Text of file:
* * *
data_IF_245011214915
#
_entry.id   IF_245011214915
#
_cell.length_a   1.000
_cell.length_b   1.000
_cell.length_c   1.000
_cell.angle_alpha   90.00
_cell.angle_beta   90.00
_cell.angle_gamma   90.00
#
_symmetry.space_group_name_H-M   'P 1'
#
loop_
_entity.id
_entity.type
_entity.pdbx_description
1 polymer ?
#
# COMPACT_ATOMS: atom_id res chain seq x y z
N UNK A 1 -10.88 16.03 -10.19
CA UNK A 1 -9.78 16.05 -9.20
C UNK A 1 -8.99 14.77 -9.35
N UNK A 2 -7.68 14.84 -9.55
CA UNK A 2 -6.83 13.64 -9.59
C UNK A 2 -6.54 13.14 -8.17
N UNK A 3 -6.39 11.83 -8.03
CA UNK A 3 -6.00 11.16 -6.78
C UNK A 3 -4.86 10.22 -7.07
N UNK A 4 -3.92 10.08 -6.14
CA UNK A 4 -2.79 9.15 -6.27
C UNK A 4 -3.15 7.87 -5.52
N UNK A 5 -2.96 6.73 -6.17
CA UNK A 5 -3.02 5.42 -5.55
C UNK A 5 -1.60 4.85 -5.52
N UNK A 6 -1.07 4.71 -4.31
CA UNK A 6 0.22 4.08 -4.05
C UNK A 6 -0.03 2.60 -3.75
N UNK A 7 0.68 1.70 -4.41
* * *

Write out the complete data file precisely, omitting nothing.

data_IF_245011214915
#
_entry.id   IF_245011214915
#
_cell.length_a   1.000
_cell.length_b   1.000
_cell.length_c   1.000
_cell.angle_alpha   90.00
_cell.angle_beta   90.00
_cell.angle_gamma   90.00
#
_symmetry.space_group_name_H-M   'P 1'
#
loop_
_entity.id
_entity.type
_entity.pdbx_description
1 polymer ?
#
# COMPACT_ATOMS: atom_id res chain seq x y z
N UNK A 1 -10.88 16.03 -10.19
CA UNK A 1 -9.78 16.05 -9.20
C UNK A 1 -8.99 14.77 -9.35
N UNK A 2 -7.68 14.84 -9.55
CA UNK A 2 -6.83 13.64 -9.59
C UNK A 2 -6.54 13.14 -8.17
N UNK A 3 -6.39 11.83 -8.03
CA UNK A 3 -6.00 11.16 -6.78
C UNK A 3 -4.86 10.22 -7.07
N UNK A 4 -3.92 10.08 -6.14
CA UNK A 4 -2.79 9.15 -6.27
C UNK A 4 -3.15 7.87 -5.52
N UNK A 5 -2.96 6.73 -6.17
CA UNK A 5 -3.02 5.42 -5.55
C UNK A 5 -1.60 4.85 -5.52
N UNK A 6 -1.07 4.71 -4.31
CA UNK A 6 0.22 4.08 -4.05
C UNK A 6 -0.03 2.60 -3.75
N UNK A 7 0.68 1.70 -4.41